Everyone at some point in their lives has been astonished by the influence that feeding has on olfactory sensitivity, particularly in the perception of food-associated odorants. This suggests that one of the first ways in which the brain regulates food intake behavior is by modulating the perception of the food odorant itself. Indeed, such change in sensory perception has been defined as alliesthesia (Cabanac and Duclaux, 1973; Duclaux et al., 1973) and sensory specific satiety (SSS; Yeomans, 2006). At the most peripheral level – the olfactory epithelium (OE) – many neuropeptides and metabolic hormones such as Gonadotropin-Releasing Hormone (GnRH), Neuronal Peptide Y (NPY), leptin, adiponectin, and orexins are thought to modulate the sensitivity of olfactory sensory neurons in different species. For instance, in lower vertebrates, LHRH/GnRH, released by the nervus terminalis (NT) at the OE level (Wirsig-Wiechmann, 1993; Oka, 1997), modulates olfactory neuronal sensitivity (Kawai et al., 2009) reducing evoked responses to food odorant cues during the reproductive period in Axolotl. This allows the olfactory system to be available predominantly for odorants involved in mating (Mousley et al., 2006). In contrast, NPY, an orexigenic neuropeptide, is also released producing an inverse effect in the OE, i.e., causing an increase in sensitivity to food odorants (Mousley et al., 2006). In mammals, hormonal mechanisms have also been shown to modulate the sensitivity of the olfactory system. Leptin – a hormone produced by adipocytes in proportion to the fat content, and involved in modulation of the neuronal network linked to energy balance (Friedman, 2002; Pinto et al., 2004) – is present in the OE and has a modulatory effect on olfactory sensory neurons (Savigner et al., 2009). Similarly, adiponectin receptors 1 (receptor for adiponectin, a hormone involved in glucose and lipid metabolism) are expressed by mature sensory neurons (Hass et al., 2008), suggesting that this peptide is also able to modulate olfactory responses.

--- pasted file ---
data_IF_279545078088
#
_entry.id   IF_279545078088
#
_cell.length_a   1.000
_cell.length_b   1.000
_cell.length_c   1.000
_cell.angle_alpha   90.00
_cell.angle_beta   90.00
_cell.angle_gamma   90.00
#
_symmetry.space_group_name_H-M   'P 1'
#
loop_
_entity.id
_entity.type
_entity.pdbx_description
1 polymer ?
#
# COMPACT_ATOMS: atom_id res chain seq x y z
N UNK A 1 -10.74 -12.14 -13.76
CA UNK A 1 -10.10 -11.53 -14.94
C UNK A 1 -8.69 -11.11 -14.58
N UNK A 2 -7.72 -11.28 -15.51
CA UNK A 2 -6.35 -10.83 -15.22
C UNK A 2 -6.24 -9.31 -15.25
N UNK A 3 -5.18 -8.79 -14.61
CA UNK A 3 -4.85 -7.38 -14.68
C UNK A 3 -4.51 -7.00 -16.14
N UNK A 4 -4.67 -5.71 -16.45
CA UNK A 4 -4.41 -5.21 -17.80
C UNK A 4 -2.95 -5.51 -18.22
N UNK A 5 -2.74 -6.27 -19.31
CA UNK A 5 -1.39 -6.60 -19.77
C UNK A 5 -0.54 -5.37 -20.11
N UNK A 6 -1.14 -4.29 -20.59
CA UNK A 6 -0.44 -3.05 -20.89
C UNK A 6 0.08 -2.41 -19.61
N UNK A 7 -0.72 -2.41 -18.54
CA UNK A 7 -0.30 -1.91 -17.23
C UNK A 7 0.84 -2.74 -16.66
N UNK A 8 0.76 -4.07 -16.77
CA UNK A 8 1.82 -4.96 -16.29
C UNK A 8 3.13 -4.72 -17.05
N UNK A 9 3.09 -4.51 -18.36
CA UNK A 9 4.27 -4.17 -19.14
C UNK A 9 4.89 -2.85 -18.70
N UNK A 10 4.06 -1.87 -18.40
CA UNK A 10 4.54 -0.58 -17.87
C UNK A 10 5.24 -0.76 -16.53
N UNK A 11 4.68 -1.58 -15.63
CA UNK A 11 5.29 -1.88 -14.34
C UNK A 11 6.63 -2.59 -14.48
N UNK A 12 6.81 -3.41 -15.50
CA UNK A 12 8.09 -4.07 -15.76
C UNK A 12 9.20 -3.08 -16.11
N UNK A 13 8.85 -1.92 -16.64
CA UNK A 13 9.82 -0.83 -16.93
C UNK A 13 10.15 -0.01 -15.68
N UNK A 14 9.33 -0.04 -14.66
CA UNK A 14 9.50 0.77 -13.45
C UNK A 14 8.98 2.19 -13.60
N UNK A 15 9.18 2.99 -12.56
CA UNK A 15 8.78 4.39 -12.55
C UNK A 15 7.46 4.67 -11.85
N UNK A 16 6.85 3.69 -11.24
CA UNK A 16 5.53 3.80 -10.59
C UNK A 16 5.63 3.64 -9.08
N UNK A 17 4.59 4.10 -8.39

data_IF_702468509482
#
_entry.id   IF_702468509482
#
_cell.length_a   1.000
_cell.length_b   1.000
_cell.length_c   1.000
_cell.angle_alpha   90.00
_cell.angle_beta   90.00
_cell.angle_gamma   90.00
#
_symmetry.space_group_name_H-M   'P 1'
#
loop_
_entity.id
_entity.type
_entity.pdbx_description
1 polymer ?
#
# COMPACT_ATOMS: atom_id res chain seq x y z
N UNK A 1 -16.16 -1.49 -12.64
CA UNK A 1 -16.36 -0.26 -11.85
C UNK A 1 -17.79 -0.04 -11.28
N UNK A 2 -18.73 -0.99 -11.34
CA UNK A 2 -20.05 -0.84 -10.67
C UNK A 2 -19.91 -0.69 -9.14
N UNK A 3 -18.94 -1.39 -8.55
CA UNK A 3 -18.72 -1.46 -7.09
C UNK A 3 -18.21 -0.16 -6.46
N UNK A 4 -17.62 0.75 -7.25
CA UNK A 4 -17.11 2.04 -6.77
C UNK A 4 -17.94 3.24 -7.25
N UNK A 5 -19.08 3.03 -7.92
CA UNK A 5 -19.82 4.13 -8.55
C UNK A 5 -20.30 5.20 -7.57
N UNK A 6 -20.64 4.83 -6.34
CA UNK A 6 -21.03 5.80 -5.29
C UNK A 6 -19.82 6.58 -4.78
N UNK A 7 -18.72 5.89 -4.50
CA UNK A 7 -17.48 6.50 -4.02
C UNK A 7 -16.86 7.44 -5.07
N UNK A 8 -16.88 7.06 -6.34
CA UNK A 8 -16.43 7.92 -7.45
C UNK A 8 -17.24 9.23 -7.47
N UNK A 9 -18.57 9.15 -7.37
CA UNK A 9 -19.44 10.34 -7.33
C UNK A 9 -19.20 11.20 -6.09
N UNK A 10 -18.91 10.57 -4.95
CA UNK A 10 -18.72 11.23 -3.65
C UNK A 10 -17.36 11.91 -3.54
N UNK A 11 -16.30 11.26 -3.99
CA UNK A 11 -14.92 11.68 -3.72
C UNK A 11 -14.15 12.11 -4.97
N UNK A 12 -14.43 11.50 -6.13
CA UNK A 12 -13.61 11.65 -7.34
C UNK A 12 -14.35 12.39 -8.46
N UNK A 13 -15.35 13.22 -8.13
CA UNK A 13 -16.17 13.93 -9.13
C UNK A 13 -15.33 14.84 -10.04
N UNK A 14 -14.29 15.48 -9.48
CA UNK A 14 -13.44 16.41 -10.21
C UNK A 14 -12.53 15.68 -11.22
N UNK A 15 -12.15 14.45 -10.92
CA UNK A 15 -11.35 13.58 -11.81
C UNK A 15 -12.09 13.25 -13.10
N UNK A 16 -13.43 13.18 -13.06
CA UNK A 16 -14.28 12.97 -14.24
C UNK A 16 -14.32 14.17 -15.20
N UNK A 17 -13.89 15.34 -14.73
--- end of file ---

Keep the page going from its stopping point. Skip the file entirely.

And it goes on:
At the central level, many hormones and neuropeptides such as vasoactive intestinal peptide (VIP, Garcia-Llanes et al., 2003), cholecystokinin (CCK, Tanganelli et al., 2001), NPY (Matsutani et al., 1988), LHRH/GnRH (Apelbaum et al., 2005), and insulin (Fadool et al., 2011) may modulate olfactory processing. However, besides such hormonal mechanisms, a body of data (Doucette et al., 2007; Doucette and Restrepo, 2008; Fletcher and Chen, 2010) suggests the existence of a neuronal centrifugal modulation of olfactory bulb (OB) activity in different tasks, including the modulation of olfactory sensitivity toward food odorants (Pager et al., 1972; Pager, 1978; Royet et al., 1983). Different pathways (Figure 1), which are known to connect hypothalamic nuclei with olfactory centers, could be the neuroanatomical substrates accounting for the observations reported by Pager (1978). Among these, the “orexin/hcrt neurones” appear to be a likely candidate. Indeed, orexin/hypocretin (hcrt), a neuropeptide involved in sleep/wake regulation (Sakurai et al., 1998, 2010; Sakurai and Mieda, 2011), is also involved in feeding behavior (Horvath and Gao, 2005). Many studies have demonstrated that it could act by modulating olfactory sensitivity according to satiety (Aimé et al., 2007; Julliard et al., 2007; Prud’homme et al., 2009, for review: Palouzier-Paulignan et al., 2012). The cytological, connectional (Hahn and Swanson, 2010, 2012), immunohistological, and molecular (Peyron et al., 1998; Sakurai et al., 2005; Swanson et al., 2005) characterization of the lateral hypothalamus (LH) has already been performed. These studies suggest the existence of a functional loop between olfactory centers and the hypothalamus, which could explain the modulation of olfaction depending on energy balance. Unfortunately, inputs that project to orexin neurons have been shown in mice (Sakurai et al., 2005), while the LH orexin neuron projections to the OB have been shown in rats (Peyron et al., 1998; Nambu et al., 1999). Showing the existence of synaptic output from LH orexin neurons to the OB is a prerequisite to validate the reality of this loop in mice. Owing to the fact that the orexin immunostaining pattern presents variations amongst rodents, for instance between rats and hamsters (Nixon and Smale, 2007), the first preliminary step toward the validation of the putative loop between the LH and the OB was to validate data in mice obtained previously in rats (Peyron et al., 1998; Nambu et al., 1999). The aim of this study being established, future studies will address the question of connectivity through a trans-synaptic tracer experiment in order to draw the exact circuitry between OB and hypothalamus.